DEKALB COUNTY, Ga. - The final group of DeKalb County students who want to go back to school for in-person learning will be able to head back to class.
Monday, students in grades three through five, seventh and eighth-graders, and grades 10 through 12 can return.
"We are ready and there is no sense in us just holding them back," DeKalb County Schools Superintendent Cheryl Watson-Harris says. "We want to provide the option."
The district says they have been putting as many safety precautions in place as possible. Along with following guidelines from the Centers for Disease Control and Prevention, DeKalb schools have added signage, hand sanitizer stations, PPE, and other measures to try and prevent the spread of COVID-19.
"I'm not pretending that we are not going to have challenges, and issues and problems, but we are set up to be able to deal with them in a structured and strategic way," Watson-Harris said.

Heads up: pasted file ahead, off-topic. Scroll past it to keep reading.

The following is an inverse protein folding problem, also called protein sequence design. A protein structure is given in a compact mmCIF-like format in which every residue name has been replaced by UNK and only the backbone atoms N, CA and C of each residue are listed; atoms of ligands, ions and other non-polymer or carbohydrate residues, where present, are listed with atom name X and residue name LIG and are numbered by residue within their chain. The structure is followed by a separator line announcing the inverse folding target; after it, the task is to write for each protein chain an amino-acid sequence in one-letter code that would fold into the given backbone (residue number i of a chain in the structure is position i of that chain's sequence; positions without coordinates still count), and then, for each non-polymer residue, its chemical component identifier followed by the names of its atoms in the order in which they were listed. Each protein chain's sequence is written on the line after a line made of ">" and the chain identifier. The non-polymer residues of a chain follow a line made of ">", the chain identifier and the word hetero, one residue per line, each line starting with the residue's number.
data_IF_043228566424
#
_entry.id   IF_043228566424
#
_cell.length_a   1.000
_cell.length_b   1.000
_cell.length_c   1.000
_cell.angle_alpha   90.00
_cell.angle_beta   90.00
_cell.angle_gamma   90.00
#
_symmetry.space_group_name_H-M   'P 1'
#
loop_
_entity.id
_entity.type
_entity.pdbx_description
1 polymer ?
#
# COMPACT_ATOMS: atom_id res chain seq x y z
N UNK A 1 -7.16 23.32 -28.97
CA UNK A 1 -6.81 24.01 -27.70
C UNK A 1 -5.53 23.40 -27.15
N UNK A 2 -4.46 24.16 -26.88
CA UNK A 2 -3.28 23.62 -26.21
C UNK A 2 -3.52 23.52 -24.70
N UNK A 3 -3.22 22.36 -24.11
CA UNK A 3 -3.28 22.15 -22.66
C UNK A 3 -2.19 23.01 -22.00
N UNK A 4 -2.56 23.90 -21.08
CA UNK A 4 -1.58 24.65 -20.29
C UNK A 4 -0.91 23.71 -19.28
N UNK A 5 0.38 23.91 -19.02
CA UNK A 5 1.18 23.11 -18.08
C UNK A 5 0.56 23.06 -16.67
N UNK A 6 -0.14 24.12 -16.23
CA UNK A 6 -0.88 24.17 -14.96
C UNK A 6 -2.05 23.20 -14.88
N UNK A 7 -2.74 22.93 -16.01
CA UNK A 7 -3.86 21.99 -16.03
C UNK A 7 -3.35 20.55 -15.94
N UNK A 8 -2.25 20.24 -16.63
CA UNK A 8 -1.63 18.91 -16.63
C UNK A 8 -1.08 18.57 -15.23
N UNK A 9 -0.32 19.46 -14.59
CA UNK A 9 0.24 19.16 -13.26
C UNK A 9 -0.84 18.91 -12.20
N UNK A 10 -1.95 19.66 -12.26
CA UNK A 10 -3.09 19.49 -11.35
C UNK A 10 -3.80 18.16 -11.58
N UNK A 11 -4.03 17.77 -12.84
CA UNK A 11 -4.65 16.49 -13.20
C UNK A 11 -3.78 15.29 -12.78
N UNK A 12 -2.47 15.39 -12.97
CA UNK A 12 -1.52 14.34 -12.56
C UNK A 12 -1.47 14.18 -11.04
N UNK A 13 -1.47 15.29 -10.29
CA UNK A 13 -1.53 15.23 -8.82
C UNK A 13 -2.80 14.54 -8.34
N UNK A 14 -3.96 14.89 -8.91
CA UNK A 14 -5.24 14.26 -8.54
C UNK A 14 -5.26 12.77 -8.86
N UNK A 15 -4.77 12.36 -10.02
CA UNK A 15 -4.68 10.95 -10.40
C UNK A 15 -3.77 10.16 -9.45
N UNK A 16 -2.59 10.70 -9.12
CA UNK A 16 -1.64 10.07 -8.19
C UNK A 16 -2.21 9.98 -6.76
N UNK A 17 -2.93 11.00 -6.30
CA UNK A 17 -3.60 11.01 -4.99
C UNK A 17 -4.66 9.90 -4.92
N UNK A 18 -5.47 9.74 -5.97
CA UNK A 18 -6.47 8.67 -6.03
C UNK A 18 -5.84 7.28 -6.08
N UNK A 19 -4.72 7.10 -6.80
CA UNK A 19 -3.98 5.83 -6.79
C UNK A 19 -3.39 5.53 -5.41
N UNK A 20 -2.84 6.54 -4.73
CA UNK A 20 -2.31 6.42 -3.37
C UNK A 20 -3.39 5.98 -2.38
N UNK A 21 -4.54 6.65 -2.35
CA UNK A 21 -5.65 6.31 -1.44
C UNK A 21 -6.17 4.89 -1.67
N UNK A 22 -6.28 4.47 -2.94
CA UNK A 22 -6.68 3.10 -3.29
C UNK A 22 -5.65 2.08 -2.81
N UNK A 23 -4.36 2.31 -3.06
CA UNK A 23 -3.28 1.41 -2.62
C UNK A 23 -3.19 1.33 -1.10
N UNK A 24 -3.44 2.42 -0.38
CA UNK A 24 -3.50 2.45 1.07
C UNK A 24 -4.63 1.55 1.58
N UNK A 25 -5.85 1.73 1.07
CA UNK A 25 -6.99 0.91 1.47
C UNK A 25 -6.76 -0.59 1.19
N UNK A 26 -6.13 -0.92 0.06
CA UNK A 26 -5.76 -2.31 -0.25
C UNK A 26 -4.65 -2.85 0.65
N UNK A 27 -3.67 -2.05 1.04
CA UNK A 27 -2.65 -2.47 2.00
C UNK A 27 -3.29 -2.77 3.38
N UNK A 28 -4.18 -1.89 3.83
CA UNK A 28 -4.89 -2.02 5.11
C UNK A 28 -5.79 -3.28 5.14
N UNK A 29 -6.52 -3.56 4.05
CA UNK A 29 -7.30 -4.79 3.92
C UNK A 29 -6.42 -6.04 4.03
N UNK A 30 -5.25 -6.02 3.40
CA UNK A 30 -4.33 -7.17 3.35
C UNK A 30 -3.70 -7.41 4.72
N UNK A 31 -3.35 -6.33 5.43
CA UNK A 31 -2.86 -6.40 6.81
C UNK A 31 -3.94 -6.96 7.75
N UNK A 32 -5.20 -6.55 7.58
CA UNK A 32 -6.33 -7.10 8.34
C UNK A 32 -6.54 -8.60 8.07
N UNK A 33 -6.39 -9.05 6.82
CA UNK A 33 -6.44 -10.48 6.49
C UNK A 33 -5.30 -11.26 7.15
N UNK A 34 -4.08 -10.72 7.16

Last week, pre-K, kindergarten, first grade, second grade, sixth grade, and ninth-grade students were able to return to the classroom. Watson-Harris said this option could help students who had trouble learning at home.
"Students who have expressed struggles keeping up with their AP assignments or some of our differently-abled students, that just the quality of their services has not been the same in a remote space," she said.
In an earlier poll, about 40% of DeKalb County parents said they were ready and wanted their students to head back to class.
Any parents who feel uncomfortable sending their children to school will still have the option of continuing to have them learn virtually. Employees who qualify for accommodation under the Americans with Disability Act will have the option to telework, but in order to do so, they must complete an application and provide medical certification.
Between Feb. 27 and March 5, the county saw 776 confirmed cases of the virus - a drop from the week before's number of 1,014, Georgia health officials said.
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